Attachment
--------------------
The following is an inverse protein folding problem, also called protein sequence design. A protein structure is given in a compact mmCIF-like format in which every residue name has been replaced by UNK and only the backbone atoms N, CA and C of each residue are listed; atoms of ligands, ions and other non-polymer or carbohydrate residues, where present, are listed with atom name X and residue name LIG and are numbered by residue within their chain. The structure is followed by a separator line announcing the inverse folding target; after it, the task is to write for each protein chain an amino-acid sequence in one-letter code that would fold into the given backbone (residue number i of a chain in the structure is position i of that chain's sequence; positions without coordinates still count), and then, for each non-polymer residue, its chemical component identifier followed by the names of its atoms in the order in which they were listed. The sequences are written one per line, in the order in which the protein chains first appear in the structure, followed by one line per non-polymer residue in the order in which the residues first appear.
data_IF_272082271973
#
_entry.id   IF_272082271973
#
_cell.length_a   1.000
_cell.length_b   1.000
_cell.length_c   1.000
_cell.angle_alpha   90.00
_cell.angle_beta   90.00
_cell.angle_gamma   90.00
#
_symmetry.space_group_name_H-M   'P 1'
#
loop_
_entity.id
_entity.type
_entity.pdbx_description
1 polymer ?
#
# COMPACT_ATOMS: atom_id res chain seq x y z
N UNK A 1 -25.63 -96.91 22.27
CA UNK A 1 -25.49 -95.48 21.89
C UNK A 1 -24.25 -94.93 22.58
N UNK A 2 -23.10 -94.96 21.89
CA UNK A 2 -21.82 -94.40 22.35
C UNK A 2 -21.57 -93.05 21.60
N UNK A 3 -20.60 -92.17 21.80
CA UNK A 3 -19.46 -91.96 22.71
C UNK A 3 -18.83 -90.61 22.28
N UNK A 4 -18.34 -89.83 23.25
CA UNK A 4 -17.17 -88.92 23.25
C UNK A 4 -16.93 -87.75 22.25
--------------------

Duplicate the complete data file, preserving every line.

The following is an inverse protein folding problem, also called protein sequence design. A protein structure is given in a compact mmCIF-like format in which every residue name has been replaced by UNK and only the backbone atoms N, CA and C of each residue are listed; atoms of ligands, ions and other non-polymer or carbohydrate residues, where present, are listed with atom name X and residue name LIG and are numbered by residue within their chain. The structure is followed by a separator line announcing the inverse folding target; after it, the task is to write for each protein chain an amino-acid sequence in one-letter code that would fold into the given backbone (residue number i of a chain in the structure is position i of that chain's sequence; positions without coordinates still count), and then, for each non-polymer residue, its chemical component identifier followed by the names of its atoms in the order in which they were listed. The sequences are written one per line, in the order in which the protein chains first appear in the structure, followed by one line per non-polymer residue in the order in which the residues first appear.
data_IF_272082271973
#
_entry.id   IF_272082271973
#
_cell.length_a   1.000
_cell.length_b   1.000
_cell.length_c   1.000
_cell.angle_alpha   90.00
_cell.angle_beta   90.00
_cell.angle_gamma   90.00
#
_symmetry.space_group_name_H-M   'P 1'
#
loop_
_entity.id
_entity.type
_entity.pdbx_description
1 polymer ?
#
# COMPACT_ATOMS: atom_id res chain seq x y z
N UNK A 1 -25.63 -96.91 22.27
CA UNK A 1 -25.49 -95.48 21.89
C UNK A 1 -24.25 -94.93 22.58
N UNK A 2 -23.10 -94.96 21.89
CA UNK A 2 -21.82 -94.40 22.35
C UNK A 2 -21.57 -93.05 21.60
N UNK A 3 -20.60 -92.17 21.80
CA UNK A 3 -19.46 -91.96 22.71
C UNK A 3 -18.83 -90.61 22.28
N UNK A 4 -18.34 -89.83 23.25
CA UNK A 4 -17.17 -88.92 23.25
C UNK A 4 -16.93 -87.75 22.25